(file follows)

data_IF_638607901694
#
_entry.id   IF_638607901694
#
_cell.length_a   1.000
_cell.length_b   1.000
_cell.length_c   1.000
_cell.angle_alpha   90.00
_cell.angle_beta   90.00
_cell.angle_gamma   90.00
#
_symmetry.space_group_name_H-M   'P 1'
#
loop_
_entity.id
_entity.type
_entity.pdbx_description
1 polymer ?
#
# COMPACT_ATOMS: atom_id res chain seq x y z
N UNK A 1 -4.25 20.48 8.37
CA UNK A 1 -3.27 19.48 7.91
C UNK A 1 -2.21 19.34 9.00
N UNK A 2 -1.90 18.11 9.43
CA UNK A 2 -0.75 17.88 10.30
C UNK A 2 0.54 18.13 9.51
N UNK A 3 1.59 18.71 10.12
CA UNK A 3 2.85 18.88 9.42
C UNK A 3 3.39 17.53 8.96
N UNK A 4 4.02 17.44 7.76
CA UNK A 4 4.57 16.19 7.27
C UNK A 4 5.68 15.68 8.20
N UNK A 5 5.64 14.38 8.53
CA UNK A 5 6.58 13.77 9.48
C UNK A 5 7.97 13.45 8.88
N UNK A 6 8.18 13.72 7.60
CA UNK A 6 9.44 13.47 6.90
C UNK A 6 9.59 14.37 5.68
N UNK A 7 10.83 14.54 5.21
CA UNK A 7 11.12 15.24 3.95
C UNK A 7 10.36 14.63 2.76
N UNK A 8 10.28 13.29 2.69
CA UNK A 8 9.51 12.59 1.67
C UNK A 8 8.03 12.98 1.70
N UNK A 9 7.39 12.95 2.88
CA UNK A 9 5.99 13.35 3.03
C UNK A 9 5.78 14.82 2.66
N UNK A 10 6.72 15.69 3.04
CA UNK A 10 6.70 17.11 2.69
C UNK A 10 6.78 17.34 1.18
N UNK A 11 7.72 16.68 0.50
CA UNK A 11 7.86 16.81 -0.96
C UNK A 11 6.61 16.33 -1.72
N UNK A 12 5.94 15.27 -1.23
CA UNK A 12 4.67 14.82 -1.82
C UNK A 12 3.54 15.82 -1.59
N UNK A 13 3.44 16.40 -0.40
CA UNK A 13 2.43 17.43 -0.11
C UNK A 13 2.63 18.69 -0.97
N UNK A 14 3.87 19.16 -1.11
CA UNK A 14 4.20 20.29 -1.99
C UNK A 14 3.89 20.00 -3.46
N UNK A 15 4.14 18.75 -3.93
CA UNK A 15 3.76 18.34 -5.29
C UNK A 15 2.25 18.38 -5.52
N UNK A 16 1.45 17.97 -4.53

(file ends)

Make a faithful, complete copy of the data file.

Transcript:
data_IF_638607901694
#
_entry.id   IF_638607901694
#
_cell.length_a   1.000
_cell.length_b   1.000
_cell.length_c   1.000
_cell.angle_alpha   90.00
_cell.angle_beta   90.00
_cell.angle_gamma   90.00
#
_symmetry.space_group_name_H-M   'P 1'
#
loop_
_entity.id
_entity.type
_entity.pdbx_description
1 polymer ?
#
# COMPACT_ATOMS: atom_id res chain seq x y z
N UNK A 1 -4.25 20.48 8.37
CA UNK A 1 -3.27 19.48 7.91
C UNK A 1 -2.21 19.34 9.00
N UNK A 2 -1.90 18.11 9.43
CA UNK A 2 -0.75 17.88 10.30
C UNK A 2 0.54 18.13 9.51
N UNK A 3 1.59 18.71 10.12
CA UNK A 3 2.85 18.88 9.42
C UNK A 3 3.39 17.53 8.96
N UNK A 4 4.02 17.44 7.76
CA UNK A 4 4.57 16.19 7.27
C UNK A 4 5.68 15.68 8.20
N UNK A 5 5.64 14.38 8.53
CA UNK A 5 6.58 13.77 9.48
C UNK A 5 7.97 13.45 8.88
N UNK A 6 8.18 13.72 7.60
CA UNK A 6 9.44 13.47 6.90
C UNK A 6 9.59 14.37 5.68
N UNK A 7 10.83 14.54 5.21
CA UNK A 7 11.12 15.24 3.95
C UNK A 7 10.36 14.63 2.76
N UNK A 8 10.28 13.29 2.69
CA UNK A 8 9.51 12.59 1.67
C UNK A 8 8.03 12.98 1.70
N UNK A 9 7.39 12.95 2.88
CA UNK A 9 5.99 13.35 3.03
C UNK A 9 5.78 14.82 2.66
N UNK A 10 6.72 15.69 3.04
CA UNK A 10 6.70 17.11 2.69
C UNK A 10 6.78 17.34 1.18
N UNK A 11 7.72 16.68 0.50
CA UNK A 11 7.86 16.81 -0.96
C UNK A 11 6.61 16.33 -1.72
N UNK A 12 5.94 15.27 -1.23
CA UNK A 12 4.67 14.82 -1.82
C UNK A 12 3.54 15.82 -1.59
N UNK A 13 3.44 16.40 -0.40
CA UNK A 13 2.43 17.43 -0.11
C UNK A 13 2.63 18.69 -0.97
N UNK A 14 3.87 19.16 -1.11
CA UNK A 14 4.20 20.29 -1.99
C UNK A 14 3.89 20.00 -3.46
N UNK A 15 4.14 18.75 -3.93
CA UNK A 15 3.76 18.34 -5.29
C UNK A 15 2.25 18.38 -5.52
N UNK A 16 1.45 17.97 -4.53